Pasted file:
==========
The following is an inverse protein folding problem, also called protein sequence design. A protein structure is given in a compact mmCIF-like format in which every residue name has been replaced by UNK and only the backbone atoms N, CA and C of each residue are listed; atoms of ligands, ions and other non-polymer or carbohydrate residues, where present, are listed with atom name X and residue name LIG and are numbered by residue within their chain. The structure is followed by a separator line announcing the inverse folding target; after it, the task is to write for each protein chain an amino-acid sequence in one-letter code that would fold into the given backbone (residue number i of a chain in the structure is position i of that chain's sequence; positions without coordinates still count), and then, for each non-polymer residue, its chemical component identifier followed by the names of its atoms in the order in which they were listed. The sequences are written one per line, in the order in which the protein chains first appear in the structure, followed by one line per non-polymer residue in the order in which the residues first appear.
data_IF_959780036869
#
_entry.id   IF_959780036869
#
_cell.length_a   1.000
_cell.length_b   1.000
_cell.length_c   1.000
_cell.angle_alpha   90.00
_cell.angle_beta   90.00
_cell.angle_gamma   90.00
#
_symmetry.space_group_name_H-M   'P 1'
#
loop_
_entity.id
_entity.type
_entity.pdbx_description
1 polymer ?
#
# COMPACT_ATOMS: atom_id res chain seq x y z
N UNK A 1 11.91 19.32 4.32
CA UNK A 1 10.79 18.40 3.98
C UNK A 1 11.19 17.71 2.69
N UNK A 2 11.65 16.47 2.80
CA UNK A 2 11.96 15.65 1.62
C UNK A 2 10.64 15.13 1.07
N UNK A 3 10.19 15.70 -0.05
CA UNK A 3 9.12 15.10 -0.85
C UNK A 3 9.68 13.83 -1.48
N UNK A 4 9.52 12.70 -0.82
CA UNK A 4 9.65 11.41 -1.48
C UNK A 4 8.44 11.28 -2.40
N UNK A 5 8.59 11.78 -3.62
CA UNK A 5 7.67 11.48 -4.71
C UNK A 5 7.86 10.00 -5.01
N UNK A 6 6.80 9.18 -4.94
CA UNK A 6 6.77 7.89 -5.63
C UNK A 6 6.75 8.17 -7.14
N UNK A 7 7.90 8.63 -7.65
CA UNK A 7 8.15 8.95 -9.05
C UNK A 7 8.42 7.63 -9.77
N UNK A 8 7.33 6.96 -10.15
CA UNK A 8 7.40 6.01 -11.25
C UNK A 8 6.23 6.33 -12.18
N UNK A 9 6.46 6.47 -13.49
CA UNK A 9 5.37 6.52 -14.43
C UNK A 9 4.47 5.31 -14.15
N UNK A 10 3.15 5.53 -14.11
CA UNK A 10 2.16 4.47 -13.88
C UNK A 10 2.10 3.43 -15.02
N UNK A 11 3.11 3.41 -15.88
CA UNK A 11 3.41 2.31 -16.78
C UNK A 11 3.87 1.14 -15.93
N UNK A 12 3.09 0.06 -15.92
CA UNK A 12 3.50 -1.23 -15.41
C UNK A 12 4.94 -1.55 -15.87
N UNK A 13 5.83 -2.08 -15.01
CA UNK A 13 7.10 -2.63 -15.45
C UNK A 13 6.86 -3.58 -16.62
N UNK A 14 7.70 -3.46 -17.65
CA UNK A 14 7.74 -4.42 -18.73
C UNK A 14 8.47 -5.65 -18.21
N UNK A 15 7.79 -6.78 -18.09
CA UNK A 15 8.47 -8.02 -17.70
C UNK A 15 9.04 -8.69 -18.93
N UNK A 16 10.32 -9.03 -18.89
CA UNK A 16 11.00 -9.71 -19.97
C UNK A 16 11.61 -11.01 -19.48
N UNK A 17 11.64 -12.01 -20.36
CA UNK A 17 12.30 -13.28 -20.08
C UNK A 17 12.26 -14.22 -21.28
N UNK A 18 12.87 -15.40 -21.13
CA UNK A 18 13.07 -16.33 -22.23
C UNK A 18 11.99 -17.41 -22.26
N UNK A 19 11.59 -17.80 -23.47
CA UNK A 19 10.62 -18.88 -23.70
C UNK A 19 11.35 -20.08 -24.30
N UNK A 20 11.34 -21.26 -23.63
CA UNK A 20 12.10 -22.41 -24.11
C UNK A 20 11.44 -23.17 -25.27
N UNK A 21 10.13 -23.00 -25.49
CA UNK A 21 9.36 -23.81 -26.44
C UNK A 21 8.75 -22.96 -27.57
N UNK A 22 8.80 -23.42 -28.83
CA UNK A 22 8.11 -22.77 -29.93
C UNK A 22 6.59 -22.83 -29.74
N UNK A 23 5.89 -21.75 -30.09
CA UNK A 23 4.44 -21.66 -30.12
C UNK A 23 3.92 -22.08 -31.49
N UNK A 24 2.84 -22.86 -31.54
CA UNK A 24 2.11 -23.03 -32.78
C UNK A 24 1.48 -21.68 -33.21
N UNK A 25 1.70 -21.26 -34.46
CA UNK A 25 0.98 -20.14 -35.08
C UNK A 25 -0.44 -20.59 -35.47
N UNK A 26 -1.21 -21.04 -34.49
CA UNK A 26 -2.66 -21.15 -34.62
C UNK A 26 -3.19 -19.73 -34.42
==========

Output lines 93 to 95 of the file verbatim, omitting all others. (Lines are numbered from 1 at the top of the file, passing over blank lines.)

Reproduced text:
C UNK A 24 1.48 -21.68 -33.21
N UNK A 25 1.70 -21.26 -34.46
CA UNK A 25 0.98 -20.14 -35.08